- 735 Downloads
“Primum non nocere” - first do no harm
The use of surgical techniques to treat psychological conditions, so-called psychosurgery, has been a feature of therapeutic interventions in many societies since Neolithic times, with the earliest known trephined skull found in Alsace, France, dating to 5100 BC [1, 2]. Trepanation, or trephination, was a technique characterized by the removal of portions of skull that has been found in ossuaries from Europe and Asia to South America and even in parts of Australia [3, 4, 5]. In a series of 288 skulls from the Andes in Southern Peru there were 24 (8%) with trepanations, 13 (54%) of which were healing , with an estimated survival rate of 70% . It was allegedly used to treat headaches, epilepsy and a variety of other neurological conditions , with reports from Salernitanus in the twelfth century stating that breaching the skull in cases of mania allowed “noxious material to exhale to the outside”. Burton in his seventeenth...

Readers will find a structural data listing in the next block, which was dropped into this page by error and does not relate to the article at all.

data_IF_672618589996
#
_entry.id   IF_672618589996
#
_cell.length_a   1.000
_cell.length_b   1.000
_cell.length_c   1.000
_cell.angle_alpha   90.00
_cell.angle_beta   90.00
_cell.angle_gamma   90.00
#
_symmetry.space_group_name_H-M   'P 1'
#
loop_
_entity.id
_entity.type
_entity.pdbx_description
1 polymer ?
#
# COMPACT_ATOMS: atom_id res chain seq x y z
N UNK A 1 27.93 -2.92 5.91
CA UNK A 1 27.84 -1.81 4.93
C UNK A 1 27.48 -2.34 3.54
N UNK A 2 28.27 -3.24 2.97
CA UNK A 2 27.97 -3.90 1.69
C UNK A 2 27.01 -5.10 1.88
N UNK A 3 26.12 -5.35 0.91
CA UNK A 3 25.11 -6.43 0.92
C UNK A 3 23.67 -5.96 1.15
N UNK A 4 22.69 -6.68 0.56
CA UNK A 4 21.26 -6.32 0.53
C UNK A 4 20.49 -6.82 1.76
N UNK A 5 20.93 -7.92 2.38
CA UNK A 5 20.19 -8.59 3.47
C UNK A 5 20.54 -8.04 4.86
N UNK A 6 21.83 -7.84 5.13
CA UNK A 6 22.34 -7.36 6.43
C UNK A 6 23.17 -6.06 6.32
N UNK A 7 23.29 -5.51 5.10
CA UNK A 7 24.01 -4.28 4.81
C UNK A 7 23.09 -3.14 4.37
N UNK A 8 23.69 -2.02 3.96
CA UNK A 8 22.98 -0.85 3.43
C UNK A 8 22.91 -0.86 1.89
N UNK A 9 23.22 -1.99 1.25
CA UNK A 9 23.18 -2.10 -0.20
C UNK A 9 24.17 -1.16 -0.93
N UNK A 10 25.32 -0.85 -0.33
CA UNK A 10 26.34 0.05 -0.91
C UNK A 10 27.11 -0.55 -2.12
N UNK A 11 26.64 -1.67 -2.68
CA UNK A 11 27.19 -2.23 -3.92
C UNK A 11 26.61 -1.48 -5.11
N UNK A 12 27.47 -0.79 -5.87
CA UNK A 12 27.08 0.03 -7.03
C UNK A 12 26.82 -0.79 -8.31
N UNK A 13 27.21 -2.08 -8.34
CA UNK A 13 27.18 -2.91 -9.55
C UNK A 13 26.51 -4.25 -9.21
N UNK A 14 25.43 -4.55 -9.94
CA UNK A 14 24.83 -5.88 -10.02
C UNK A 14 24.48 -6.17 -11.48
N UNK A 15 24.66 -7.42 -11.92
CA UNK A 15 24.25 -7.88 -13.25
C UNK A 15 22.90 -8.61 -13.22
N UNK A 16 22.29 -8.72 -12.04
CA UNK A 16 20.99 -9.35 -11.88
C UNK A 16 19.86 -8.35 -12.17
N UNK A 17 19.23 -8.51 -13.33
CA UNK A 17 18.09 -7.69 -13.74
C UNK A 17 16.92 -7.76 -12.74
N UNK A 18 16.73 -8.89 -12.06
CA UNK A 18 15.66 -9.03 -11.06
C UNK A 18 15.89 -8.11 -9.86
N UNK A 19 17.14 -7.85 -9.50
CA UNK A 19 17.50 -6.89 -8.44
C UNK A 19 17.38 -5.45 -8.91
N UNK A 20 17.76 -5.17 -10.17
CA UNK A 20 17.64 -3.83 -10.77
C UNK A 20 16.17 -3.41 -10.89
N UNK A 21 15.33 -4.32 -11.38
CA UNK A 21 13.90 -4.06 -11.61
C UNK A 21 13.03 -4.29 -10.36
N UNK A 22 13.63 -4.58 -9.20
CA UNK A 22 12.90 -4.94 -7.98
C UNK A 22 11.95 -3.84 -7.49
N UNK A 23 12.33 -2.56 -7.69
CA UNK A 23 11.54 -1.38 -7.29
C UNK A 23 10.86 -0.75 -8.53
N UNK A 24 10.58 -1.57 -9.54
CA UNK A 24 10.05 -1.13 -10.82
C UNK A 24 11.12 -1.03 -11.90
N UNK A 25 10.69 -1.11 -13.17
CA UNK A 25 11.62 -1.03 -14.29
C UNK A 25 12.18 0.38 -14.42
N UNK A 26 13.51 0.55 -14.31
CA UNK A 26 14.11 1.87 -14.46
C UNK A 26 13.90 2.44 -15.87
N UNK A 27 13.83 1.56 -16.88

Compliance with ethical standards
This article does not contain any studies with human participants performed by the author.
This study was not funded.
Conflict of interest
The author declares that he has no conflict of interest.
- 3.Janssens PA. Trepanation. In: paleopathology. Diseases and injuries of prehistoric man. London: John Baker Publishers; 1970. p. 125–39.Google Scholar
- 4.Worden G. Mütter museum of the college of physicians of Philadelphia. New York: Blast Books; 2002. p. 93.Google Scholar